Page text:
During high school, she worked in a rotational program at General Motors, starting as a lab technician doing qualification and analysis testing. “An advisor there saw that I had an aptitude for math and problem solving,” she recalls. “He talked to me about engineering. I learned that I could stay with GM if I enrolled in the General Motors Institute (now Kettering University, Flint, MI). I was interested in staying employed so I got into engineering.”

Sleet went on to Purdue University where she received a 1979 BS in mechanical engineering. She landed a job with global silicone supplier Dow Corning Corporation in Midland, MI doing facilities design. She moved up to maintenance engineering and ultimately program manager for Dow Corning’s plant facilities.

Next she worked for H.B. Fuller Company (Saint Paul, MN), a global industrial adhesives manufacturer, starting as a program manager and moving into operations. In 2004, she joined the climate solutions business at Ingersoll Rand as a manager of VAVE (value analysis/value engineering).

Sleet admits that what she does today is more managerial and less hands-on. “Like most engineers, I had to decide what track I wanted to follow. On a technical track you can become an expert in a specific area. I started out in design but found I was more attracted to the managerial track.”

At Ingersoll Rand, Sleet is a member of the Women’s Network and the Black Employee Network. She is also a member of SAVE International (Dayton, OH), a value engineering society, and ASME (founded as the American Society of Mechanical Engineers, New York, NY).

She is focused on the success of the company’s new model for component engineering. “I really enjoy breaking new ground,” she says enthusiastically. “We want to get this established and make sure it is successful.”

Engineering manager Joshua Mason keeps things moving at Newport News Shipbuilding
“Experience is a great teacher,” believes Joshua Mason. “You learn a lot about your product by working on it.”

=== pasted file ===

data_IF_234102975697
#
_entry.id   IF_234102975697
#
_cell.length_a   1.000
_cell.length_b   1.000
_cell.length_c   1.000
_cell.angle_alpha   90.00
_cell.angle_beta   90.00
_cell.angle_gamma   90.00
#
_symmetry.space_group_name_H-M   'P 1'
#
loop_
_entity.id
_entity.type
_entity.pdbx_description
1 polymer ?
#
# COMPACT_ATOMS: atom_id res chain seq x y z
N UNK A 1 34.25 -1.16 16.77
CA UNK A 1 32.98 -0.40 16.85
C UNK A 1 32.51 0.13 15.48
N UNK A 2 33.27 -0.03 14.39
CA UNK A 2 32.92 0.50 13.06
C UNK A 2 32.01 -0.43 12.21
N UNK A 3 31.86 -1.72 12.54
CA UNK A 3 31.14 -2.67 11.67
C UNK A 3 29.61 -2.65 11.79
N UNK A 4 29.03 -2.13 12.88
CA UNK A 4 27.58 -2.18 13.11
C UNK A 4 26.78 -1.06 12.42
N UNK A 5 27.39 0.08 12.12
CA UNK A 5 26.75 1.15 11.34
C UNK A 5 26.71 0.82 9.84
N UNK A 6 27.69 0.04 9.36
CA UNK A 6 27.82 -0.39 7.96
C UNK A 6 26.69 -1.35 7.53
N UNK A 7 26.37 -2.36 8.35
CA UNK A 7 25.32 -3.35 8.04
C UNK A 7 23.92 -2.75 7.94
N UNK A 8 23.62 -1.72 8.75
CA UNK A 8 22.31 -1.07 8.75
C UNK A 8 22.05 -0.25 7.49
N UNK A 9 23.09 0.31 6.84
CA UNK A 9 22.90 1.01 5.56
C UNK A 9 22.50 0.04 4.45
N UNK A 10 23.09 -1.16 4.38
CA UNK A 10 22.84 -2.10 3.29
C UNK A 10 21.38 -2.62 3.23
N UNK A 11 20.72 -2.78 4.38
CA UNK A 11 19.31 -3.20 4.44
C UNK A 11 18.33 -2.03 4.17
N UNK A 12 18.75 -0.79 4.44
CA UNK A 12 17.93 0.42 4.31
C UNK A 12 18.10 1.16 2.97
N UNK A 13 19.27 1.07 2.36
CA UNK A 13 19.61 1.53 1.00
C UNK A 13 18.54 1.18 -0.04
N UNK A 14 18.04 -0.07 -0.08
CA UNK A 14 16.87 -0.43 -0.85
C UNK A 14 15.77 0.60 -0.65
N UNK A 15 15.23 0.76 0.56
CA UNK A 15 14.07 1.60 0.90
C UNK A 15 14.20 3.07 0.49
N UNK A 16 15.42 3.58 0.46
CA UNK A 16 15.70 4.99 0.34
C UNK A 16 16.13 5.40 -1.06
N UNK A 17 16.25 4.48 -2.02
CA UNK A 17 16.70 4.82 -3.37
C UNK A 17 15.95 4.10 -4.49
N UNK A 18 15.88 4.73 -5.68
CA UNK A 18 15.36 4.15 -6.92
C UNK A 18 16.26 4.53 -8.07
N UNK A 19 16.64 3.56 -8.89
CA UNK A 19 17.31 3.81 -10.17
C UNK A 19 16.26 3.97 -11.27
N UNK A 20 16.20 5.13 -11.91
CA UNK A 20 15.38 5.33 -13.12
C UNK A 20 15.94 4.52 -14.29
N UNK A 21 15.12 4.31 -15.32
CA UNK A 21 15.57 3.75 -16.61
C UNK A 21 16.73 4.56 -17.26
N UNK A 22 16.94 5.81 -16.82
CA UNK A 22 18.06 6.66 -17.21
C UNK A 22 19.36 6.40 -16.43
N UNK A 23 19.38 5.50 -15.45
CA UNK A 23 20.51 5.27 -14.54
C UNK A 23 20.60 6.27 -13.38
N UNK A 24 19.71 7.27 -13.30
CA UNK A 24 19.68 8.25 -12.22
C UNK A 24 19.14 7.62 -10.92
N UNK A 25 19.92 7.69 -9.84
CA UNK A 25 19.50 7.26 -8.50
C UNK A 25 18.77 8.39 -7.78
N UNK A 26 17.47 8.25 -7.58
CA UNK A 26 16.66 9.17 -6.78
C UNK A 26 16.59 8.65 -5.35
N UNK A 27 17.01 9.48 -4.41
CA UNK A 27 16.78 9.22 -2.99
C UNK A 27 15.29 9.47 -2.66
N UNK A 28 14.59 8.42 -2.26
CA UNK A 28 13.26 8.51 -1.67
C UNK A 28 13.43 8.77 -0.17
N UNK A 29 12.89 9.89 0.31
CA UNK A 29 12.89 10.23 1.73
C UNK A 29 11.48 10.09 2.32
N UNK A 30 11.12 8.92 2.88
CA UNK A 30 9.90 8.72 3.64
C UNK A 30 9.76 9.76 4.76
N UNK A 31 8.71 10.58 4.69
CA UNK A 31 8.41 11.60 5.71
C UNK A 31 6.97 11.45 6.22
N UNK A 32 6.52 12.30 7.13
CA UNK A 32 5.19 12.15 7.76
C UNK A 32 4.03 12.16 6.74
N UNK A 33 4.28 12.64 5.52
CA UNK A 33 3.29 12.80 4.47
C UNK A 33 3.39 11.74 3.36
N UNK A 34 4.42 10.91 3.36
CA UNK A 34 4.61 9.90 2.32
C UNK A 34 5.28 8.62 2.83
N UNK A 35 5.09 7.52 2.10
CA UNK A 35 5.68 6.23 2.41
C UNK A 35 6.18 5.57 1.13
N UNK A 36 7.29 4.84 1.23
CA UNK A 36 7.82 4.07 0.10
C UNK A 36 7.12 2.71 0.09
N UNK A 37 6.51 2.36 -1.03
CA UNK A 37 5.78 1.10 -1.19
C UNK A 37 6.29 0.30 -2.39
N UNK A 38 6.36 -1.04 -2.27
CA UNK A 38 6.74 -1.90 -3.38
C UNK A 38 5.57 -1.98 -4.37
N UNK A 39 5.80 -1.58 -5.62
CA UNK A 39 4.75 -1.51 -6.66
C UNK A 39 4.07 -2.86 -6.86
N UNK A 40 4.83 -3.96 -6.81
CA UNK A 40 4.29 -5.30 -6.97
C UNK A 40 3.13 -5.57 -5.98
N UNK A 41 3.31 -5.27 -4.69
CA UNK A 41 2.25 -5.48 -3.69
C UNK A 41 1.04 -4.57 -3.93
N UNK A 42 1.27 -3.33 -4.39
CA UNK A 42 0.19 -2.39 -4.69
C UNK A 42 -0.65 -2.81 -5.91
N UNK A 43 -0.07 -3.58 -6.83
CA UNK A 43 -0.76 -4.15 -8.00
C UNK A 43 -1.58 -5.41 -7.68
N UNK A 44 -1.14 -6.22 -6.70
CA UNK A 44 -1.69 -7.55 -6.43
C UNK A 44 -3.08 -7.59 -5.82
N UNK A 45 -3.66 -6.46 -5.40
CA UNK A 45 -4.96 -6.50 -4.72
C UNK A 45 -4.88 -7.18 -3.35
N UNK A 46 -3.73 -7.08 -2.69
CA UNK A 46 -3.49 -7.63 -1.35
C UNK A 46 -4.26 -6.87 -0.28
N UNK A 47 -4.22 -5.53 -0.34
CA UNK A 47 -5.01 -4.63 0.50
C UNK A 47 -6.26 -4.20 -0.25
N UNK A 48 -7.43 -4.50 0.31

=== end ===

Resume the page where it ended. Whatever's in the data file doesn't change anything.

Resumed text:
Mason is an engineering manager 2 in the nuclear propulsion division of Newport News Shipbuilding (NNS, Newport News, VA), a builder of U.S. Navy aircraft carriers and submarines, and a division of Huntington Ingalls Industries (HII).

“My group is called the radiological technology group (RTG),” he explains. “RTG is responsible for the design and manufacturing of nuclear special tooling such as jigs, fixtures, wrenches, lapping tools, etc, and for research, development, and integration of new technology and processes.”

With eight direct reports, Mason scrupulously adheres to his to-do list, keeping the work moving, and spends a lot of time doing what he calls “checking the waterfront.” As he checks on each ongoing project, “I’ll ask for a status report on a project and will receive a technical work document saying that it’s going well, or that changes are necessary.”

He has been employed at NNS since June 2005, starting as an engineer nuclear 1, an entry-level position. He spent two years in primary systems before moving to RTG in 2007. One of his most notable accomplishments was successfully completing a first-of-a-kind complex weld repair on a vital nuclear system component, a repair project that took more than a year. His success played a role in his being selected as Modern Day Technology award winner at the 2012 Black Engineer of the Year conference.

Inspired by a “tinkering knack” and a good teacher
Born in Murfreesboro, NC, Mason admits to always having the “tinkering knack.” He says his high school physics teacher influenced his career path. “He was an electrical engineer who decided that he wanted to teach younger generations about math and science and encourage them in those career paths,” Mason remembers.

“During my senior year in high school, I was a part of the Northampton County Electric Automotive Team that he sponsored. I learned engineering theory and had the opportunity to apply it in a shop environment.”

He graduated from North Carolina A&T State University (Greensboro, NC) in 2005 with a BS in mechanical engineering.

“I interned at the shipyard in 2002 and 2003. I learned CAD, reviewed drawings, and did technical writing. Before I graduated, they offered me a job,” he says.

“The shipyard aggressively pursues interns for the company. I’m a product of that myself,” says Jon Calma, director of nuclear propulsion in overhaul engineering for NNS. “It is a very competitive program.”

Mason hopes to go back to school to earn his graduate degree and needs to decide whether it will be on the technical or business side. “I see a need for the technical, maybe a masters in nuclear engineering, but I also like the management side so it might be an MBA,” he muses.

Lori McGrath leads manufacturing progress at GE Aviation
“My team is made up of technical experts,” explains Lori McGrath. McGrath is the composites manufacturing process engineering manager at GE Aviation (Cincinnati, OH). “We are a conduit to the business needs of the company, matching those with where we want to go technically. We use lean manufacturing methods, and support the supply chain through standardization with speed, efficiency and shared expertise.”